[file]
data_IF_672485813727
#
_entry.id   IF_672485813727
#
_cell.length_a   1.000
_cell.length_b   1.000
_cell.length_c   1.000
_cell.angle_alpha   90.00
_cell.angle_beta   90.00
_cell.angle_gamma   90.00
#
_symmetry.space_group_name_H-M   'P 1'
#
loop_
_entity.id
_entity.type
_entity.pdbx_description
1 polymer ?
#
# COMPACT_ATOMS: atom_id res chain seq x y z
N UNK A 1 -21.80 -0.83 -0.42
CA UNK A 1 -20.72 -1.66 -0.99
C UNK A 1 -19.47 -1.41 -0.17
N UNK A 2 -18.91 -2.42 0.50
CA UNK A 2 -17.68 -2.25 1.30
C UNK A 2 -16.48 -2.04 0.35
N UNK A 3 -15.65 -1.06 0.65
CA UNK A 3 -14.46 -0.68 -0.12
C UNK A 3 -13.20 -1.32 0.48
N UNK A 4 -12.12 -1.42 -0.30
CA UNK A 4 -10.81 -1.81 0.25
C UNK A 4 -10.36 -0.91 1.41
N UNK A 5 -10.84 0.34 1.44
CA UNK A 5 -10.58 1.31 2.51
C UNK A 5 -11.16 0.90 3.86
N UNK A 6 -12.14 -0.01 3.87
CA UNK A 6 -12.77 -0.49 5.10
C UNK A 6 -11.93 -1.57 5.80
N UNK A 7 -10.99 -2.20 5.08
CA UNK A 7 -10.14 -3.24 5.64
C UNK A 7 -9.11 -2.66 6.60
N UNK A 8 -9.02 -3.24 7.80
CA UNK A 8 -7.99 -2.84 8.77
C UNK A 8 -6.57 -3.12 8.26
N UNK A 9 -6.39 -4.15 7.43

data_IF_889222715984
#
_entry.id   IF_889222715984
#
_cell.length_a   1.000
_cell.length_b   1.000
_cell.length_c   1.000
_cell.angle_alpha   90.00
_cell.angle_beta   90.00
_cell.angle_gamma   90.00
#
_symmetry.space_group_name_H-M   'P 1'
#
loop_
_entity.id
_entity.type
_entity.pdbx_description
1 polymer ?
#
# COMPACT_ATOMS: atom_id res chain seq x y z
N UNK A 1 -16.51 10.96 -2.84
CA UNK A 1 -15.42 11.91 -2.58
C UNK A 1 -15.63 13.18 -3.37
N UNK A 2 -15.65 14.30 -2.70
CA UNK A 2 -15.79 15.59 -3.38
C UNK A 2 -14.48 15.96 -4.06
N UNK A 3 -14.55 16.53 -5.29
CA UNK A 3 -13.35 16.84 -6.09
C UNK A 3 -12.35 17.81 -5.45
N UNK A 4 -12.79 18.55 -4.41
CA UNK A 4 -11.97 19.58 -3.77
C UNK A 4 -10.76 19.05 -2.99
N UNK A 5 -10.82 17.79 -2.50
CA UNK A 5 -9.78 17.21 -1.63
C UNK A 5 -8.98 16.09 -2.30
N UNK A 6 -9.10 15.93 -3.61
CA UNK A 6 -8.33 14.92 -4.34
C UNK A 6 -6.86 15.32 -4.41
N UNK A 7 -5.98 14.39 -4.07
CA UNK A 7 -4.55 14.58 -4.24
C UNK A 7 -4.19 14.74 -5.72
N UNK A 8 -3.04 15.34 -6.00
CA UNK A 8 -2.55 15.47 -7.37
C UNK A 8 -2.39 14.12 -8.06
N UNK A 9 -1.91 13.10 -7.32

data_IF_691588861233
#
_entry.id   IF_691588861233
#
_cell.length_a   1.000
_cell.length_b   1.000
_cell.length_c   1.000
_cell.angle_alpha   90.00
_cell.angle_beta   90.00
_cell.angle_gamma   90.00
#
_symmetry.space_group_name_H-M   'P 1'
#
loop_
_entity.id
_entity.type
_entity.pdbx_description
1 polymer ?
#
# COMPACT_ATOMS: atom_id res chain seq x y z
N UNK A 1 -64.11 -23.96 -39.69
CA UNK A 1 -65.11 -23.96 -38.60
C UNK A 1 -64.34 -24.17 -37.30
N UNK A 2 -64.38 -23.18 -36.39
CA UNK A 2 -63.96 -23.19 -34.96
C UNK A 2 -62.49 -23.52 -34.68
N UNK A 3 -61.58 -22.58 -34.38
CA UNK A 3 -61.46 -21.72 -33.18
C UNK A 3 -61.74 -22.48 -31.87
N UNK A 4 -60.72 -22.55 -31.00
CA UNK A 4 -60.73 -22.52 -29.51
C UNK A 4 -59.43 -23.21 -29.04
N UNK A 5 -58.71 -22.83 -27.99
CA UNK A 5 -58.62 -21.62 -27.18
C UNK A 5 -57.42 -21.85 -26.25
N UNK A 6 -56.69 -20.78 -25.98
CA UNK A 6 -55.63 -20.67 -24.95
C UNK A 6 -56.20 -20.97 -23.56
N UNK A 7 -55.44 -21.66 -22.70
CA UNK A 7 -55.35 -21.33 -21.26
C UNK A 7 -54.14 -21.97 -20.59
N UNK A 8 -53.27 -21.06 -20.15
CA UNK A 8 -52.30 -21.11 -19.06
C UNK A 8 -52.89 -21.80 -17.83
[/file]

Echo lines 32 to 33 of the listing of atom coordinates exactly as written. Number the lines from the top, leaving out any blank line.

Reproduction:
C UNK A 4 -10.36 -0.91 1.41
N UNK A 5 -10.84 0.34 1.44